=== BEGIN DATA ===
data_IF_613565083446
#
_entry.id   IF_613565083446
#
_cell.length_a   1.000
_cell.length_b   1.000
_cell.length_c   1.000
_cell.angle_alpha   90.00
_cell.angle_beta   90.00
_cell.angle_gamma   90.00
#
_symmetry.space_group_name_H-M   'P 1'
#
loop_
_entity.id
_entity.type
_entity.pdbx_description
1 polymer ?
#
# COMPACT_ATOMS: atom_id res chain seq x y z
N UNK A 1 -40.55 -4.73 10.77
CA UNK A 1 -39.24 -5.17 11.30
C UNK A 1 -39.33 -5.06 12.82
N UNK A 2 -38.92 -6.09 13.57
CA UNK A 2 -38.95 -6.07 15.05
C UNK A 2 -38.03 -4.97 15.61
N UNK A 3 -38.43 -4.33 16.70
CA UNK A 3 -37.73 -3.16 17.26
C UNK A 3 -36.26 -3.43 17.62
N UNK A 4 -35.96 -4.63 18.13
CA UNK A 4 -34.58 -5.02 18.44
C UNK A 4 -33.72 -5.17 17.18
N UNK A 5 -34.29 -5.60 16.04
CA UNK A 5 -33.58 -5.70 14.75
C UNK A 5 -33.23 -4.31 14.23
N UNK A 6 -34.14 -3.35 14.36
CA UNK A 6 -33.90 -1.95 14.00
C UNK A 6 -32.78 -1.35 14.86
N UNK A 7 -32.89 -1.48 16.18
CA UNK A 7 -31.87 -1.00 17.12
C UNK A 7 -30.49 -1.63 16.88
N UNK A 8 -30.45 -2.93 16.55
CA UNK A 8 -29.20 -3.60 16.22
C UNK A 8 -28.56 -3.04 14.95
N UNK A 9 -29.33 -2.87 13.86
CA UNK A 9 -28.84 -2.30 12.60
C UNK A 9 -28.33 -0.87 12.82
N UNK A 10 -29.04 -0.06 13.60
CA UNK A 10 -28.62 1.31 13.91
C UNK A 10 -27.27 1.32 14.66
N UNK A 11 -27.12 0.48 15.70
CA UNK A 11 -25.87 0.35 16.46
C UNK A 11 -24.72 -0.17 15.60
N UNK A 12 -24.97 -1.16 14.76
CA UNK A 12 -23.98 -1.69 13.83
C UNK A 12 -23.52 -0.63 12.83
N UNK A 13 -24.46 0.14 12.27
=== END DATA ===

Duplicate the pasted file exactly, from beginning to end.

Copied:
data_IF_613565083446
#
_entry.id   IF_613565083446
#
_cell.length_a   1.000
_cell.length_b   1.000
_cell.length_c   1.000
_cell.angle_alpha   90.00
_cell.angle_beta   90.00
_cell.angle_gamma   90.00
#
_symmetry.space_group_name_H-M   'P 1'
#
loop_
_entity.id
_entity.type
_entity.pdbx_description
1 polymer ?
#
# COMPACT_ATOMS: atom_id res chain seq x y z
N UNK A 1 -40.55 -4.73 10.77
CA UNK A 1 -39.24 -5.17 11.30
C UNK A 1 -39.33 -5.06 12.82
N UNK A 2 -38.92 -6.09 13.57
CA UNK A 2 -38.95 -6.07 15.05
C UNK A 2 -38.03 -4.97 15.61
N UNK A 3 -38.43 -4.33 16.70
CA UNK A 3 -37.73 -3.16 17.26
C UNK A 3 -36.26 -3.43 17.62
N UNK A 4 -35.96 -4.63 18.13
CA UNK A 4 -34.58 -5.02 18.44
C UNK A 4 -33.72 -5.17 17.18
N UNK A 5 -34.29 -5.60 16.04
CA UNK A 5 -33.58 -5.70 14.75
C UNK A 5 -33.23 -4.31 14.23
N UNK A 6 -34.14 -3.35 14.36
CA UNK A 6 -33.90 -1.95 14.00
C UNK A 6 -32.78 -1.35 14.86
N UNK A 7 -32.89 -1.48 16.18
CA UNK A 7 -31.87 -1.00 17.12
C UNK A 7 -30.49 -1.63 16.88
N UNK A 8 -30.45 -2.93 16.55
CA UNK A 8 -29.20 -3.60 16.22
C UNK A 8 -28.56 -3.04 14.95
N UNK A 9 -29.33 -2.87 13.86
CA UNK A 9 -28.84 -2.30 12.60
C UNK A 9 -28.33 -0.87 12.82
N UNK A 10 -29.04 -0.06 13.60
CA UNK A 10 -28.62 1.31 13.91
C UNK A 10 -27.27 1.32 14.66
N UNK A 11 -27.12 0.48 15.70
CA UNK A 11 -25.87 0.35 16.46
C UNK A 11 -24.72 -0.17 15.60
N UNK A 12 -24.97 -1.16 14.76
CA UNK A 12 -23.98 -1.69 13.83
C UNK A 12 -23.52 -0.63 12.83
N UNK A 13 -24.46 0.14 12.27